As an alternative, you can apply 1-percent gamma benzene hexachloride (Lindane) lotion, but there is concern that the skin of young children may absorb this product, which can be toxic to the nervous system.

Crotamiton (Eurax), a non-insecticide, is sometimes prescribed but is less effective than either permethrin or gamma benzene hexachloride.

Scabies are spread by contact with others, especially when children sleep in the same bed or play closely together. If one child in the family is diagnosed with scabies, it is wise to treat others in the family (including adults) who are very itchy or have a similar rash. Your pediatrician will have other suggestions for you and your family if the scabies seems particularly troublesome or recurs.

Dr. Carole A. Stashwick is a pediatrician and an associate professor of pediatrics at Dartmouth Medical School, where she also director of the pediatric residency program.

Contraception. Part 2

Thursday, March 15th, 2012

Intrauterine devices are small plastic devices that a healthcare provider places in the uterus. IUDs work by preventing implantation. Once in place, they are good for anywhere from one year to eight, depending on the type of IUD you choose. (more…)

Contraception. Part 1

Thursday, March 15th, 2012

If you are sexually active, you and your partner should discuss contraception. Do not assume your boyfriend or girlfriend, husband or wife will take care of it. It is a false assumption that could change your life. (more…)

Take It Easy

Friday, March 2nd, 2012

For mothers of multiples, in utero activity can feel like a playful litter of piglets or even an amusement park inside of you. Needless to say, this can be very draining. Demands on your body’s energy and nutrition sources are at a premium. It’s a virtual guarantee that you’ll feel completely sapped at times, and it’s imperative that you listen to your body and get the rest you need, since you want to avoid cumulative fatigue at all costs. (more…)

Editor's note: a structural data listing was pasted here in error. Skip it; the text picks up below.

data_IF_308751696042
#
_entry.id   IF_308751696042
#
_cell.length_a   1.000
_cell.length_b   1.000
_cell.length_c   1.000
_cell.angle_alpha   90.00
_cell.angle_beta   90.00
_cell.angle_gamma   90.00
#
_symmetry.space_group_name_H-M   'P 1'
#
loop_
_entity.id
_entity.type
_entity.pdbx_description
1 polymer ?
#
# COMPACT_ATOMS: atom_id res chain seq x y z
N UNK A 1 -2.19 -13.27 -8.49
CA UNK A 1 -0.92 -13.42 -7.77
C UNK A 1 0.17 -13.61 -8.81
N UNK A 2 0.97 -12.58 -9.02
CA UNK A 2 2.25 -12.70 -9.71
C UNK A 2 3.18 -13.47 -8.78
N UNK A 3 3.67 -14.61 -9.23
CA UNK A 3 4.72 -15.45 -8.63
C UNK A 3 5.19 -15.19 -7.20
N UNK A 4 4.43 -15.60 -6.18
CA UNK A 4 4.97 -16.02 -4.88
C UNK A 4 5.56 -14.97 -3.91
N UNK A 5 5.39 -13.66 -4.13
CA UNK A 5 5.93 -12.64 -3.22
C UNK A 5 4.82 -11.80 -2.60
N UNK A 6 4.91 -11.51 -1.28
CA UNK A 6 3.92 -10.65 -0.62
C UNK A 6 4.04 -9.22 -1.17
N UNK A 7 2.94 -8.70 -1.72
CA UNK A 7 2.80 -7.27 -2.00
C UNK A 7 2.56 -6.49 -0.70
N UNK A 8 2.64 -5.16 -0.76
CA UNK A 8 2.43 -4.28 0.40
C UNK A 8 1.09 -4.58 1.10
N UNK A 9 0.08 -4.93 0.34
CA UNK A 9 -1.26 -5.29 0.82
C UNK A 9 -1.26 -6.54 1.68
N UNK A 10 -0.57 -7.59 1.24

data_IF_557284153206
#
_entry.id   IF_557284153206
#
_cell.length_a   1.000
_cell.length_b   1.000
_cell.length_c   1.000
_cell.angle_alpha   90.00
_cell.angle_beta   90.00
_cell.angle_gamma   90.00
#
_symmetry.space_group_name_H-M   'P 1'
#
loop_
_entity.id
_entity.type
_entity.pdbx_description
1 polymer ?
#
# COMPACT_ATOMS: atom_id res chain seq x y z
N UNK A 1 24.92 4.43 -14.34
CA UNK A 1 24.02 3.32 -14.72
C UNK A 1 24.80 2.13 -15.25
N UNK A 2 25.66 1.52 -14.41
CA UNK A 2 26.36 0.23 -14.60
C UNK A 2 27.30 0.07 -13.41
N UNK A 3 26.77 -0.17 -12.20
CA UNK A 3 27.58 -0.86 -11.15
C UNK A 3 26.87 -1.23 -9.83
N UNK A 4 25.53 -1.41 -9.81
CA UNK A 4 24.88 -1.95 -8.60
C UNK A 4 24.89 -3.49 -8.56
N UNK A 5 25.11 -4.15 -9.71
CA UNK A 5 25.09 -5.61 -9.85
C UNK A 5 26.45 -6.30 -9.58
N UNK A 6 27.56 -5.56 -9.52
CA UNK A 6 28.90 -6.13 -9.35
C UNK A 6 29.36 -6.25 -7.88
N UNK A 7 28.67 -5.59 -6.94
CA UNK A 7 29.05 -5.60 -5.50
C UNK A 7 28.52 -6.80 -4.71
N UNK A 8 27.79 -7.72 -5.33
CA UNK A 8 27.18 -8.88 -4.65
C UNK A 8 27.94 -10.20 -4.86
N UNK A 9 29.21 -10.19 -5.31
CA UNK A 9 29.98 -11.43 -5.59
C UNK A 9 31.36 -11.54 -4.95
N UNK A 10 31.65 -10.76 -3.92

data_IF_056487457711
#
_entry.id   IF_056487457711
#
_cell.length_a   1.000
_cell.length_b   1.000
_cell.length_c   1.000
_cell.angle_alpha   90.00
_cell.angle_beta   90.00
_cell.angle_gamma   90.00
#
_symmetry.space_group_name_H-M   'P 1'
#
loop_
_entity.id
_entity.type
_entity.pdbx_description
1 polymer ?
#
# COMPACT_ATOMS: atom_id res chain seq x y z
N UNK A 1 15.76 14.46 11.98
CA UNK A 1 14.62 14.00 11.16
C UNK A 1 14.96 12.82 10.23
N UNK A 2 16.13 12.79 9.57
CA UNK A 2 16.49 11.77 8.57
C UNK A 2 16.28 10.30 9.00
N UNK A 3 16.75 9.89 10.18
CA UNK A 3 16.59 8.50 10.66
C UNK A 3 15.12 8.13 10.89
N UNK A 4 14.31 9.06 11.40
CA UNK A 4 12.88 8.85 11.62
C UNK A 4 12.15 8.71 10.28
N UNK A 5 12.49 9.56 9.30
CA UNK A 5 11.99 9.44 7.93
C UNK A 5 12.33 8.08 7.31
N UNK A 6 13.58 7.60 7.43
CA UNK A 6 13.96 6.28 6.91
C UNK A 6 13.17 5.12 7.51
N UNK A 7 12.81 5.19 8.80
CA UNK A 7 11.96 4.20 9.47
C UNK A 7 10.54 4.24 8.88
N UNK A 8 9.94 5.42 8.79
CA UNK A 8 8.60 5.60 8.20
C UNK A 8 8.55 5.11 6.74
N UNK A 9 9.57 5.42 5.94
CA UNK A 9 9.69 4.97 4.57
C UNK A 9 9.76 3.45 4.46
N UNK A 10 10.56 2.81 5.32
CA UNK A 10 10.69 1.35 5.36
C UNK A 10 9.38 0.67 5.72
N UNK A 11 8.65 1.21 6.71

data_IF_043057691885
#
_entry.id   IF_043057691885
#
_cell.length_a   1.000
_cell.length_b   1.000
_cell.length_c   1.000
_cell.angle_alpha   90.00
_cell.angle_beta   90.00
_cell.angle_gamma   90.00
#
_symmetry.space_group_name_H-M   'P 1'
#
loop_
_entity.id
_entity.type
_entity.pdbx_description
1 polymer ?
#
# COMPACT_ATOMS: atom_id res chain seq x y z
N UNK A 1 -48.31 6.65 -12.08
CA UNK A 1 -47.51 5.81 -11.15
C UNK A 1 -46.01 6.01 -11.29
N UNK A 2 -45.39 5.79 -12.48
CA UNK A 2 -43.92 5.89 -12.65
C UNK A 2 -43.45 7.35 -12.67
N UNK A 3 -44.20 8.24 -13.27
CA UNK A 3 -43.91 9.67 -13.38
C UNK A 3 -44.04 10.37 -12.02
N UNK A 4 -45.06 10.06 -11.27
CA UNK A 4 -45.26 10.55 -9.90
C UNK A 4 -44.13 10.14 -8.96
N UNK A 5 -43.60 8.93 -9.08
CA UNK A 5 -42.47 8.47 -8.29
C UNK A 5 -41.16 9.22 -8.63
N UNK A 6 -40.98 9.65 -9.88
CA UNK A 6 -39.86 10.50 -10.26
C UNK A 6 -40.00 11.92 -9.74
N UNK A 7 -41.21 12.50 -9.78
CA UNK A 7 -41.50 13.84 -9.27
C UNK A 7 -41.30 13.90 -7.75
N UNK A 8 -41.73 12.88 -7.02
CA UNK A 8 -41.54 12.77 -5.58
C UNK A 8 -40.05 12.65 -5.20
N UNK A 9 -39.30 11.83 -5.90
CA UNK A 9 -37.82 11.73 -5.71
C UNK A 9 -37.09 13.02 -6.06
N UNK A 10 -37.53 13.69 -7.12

How to Grow Your Children Healthy

Friday, February 24th, 2012

The health habits of early childhood become the good health — or poor health — habits of adulthood. Children’s earliest experiences formulate these habits, and by their early teens, they know the rules.

But some kids learn the wrong rules, and still others choose to ignore the rules. Kids do not fail to eat vegetables because they don’t realize they should. They don’t eat vegetables because (a) the cook doesn’t serve them, or (b) the cook doesn’t see to it the kids eat them. (more…)

Coping With the Questions

Wednesday, February 22nd, 2012

The other day I was talking to a medical professional — I think it was a physical therapist who was changing the dressing on a problematic surgical wound — and we were discussing various aspects of my arthritis. Out of the blue, she asked me, “So, are you, like, in pain all the time?”


Healthy Brown Bag Lunches

Thursday, February 16th, 2012

Sending your child to school with a home-packed lunch gives you the opportunity to make sure he or she eats a healthy meal. You also get to control the fat, salt and sugar your child consumes. Involve your children in the planning process — together make a list of the healthy foods they would like in their lunches. Let your child choose one of the “cool” insulated lunch boxes now available, and let him or her help with some of the food preparation.
To provide a healthy, safe lunch, keep these basic rules in mind: (more…)